Top 2015 prospects with most to prove

Both Marcus Mariota and Jameis Winston have significant progress to make prior to the 2015 draft. USA TODAY Sports, Getty Images

On Wednesday, Todd McShay released his Way-Too-Early 2015 Mock Draft. Yes, on Wednesday.

While the 2015 NFL draft is still more than 11 months away, it got me thinking: Who among this year's class of top-shelf college players will have the most to prove when the first whistles of the season start blowing Aug. 28?

Here are five projected first-round picks you should be keeping an eye on, because NFL front offices sure are.

Jameis Winston, QB, Florida State Seminoles

Wait, a Heisman winner has something to prove? Heck yeah he does, and while it does have something to do with football skills, it's really about what multiple NFL scouts have described to me over the years as the "knucklehead factor." From broken windows to sipping free sodas to “CrabGate” to the much more serious accusations of sexual assault, he hasn't been able to sidestep tales of questionable decisions.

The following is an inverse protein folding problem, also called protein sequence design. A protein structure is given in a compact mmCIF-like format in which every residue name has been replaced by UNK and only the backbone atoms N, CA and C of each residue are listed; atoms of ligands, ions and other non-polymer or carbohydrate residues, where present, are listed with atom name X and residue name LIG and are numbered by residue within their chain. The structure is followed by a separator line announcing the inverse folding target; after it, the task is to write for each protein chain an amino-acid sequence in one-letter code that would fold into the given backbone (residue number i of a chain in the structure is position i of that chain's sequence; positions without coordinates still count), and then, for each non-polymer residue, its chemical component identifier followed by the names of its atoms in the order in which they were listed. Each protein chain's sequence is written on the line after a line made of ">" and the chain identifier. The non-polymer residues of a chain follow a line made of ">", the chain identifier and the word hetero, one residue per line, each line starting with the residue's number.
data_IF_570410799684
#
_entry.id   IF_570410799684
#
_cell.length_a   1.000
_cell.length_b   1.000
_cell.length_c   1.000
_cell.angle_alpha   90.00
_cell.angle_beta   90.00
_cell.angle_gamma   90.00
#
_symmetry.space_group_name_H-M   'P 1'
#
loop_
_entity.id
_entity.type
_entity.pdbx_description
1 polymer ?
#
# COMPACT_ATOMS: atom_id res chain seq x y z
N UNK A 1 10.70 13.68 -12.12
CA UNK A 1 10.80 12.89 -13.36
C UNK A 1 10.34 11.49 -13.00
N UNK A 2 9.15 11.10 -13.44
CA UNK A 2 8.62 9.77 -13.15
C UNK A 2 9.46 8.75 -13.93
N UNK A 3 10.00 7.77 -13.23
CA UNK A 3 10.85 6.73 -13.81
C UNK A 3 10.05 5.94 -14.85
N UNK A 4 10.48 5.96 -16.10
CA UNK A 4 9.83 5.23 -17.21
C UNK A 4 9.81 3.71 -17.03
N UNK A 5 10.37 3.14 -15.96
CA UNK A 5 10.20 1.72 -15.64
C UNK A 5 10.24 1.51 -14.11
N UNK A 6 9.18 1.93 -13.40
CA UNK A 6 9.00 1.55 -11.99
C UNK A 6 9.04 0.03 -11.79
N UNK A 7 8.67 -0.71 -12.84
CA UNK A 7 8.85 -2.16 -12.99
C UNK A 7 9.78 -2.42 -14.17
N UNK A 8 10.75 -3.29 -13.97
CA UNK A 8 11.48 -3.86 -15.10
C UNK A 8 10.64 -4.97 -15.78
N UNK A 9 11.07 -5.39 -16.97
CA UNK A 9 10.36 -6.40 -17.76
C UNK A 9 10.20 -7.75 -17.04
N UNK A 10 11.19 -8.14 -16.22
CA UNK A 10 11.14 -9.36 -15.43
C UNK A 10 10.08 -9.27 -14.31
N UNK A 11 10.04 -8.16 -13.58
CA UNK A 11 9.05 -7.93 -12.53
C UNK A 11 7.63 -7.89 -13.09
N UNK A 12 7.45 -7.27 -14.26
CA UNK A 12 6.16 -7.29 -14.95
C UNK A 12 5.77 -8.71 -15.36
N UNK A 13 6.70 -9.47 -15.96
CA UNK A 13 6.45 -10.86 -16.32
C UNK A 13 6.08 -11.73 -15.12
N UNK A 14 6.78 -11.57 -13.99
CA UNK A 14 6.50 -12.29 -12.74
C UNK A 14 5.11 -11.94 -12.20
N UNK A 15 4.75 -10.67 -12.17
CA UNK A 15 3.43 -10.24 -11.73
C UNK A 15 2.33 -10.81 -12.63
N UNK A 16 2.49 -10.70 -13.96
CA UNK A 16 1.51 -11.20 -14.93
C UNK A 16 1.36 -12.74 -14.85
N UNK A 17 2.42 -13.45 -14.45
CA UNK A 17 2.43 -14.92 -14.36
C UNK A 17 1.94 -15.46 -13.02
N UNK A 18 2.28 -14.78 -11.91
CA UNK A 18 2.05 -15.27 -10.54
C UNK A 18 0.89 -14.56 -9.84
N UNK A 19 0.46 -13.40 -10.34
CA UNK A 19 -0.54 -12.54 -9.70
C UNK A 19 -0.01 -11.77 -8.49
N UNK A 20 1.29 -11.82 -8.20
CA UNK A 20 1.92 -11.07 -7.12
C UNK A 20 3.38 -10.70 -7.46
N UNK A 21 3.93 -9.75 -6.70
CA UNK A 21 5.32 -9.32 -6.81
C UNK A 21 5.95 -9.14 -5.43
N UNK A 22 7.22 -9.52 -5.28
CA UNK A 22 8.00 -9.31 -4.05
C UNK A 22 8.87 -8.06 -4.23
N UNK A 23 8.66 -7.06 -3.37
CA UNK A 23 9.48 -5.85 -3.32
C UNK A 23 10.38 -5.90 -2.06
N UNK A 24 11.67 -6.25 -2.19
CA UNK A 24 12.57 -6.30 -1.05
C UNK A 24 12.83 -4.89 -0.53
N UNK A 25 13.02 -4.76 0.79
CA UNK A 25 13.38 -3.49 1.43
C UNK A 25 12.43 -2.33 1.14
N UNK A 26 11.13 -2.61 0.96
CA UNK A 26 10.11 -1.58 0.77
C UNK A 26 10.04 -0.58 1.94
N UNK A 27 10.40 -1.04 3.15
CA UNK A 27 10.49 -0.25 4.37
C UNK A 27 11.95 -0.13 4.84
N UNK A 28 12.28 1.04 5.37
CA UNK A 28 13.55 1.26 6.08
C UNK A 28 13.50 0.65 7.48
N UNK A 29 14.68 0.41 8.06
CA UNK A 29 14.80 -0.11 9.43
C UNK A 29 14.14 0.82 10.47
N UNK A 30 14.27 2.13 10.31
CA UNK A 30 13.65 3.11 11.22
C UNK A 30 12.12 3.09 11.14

The bad news for Winston is that there are already whispers among NFL folks that his immaturity is getting worse instead of better. The good news for him is that there already has been a precedent set that shows he can erase those questions as soon as the games finally begin.

"Last summer we were saying all this same stuff about another defending Heisman winner," one scout said, referring to the media madness that was preseason Johnny Manziel. "But once the games started and he stepped right back into being his old self on the football field, all that mess went away pretty quick. Yeah, he dropped through the first round some, but he was still a first-rounder."

On the field, it was widely reported throughout last fall that many NFL personnel evaluators would've rated Winston as the No. 1 pick had he been eligible for this year's draft. He can go downfield when he wants and has a built-in field vision that guides him through smart short-passing windows as well. But nearly all of those evaluators were still quick to point out the benefits of staying in school at least three years. When it comes to quarterbacks, pro front offices prefer four years on campus.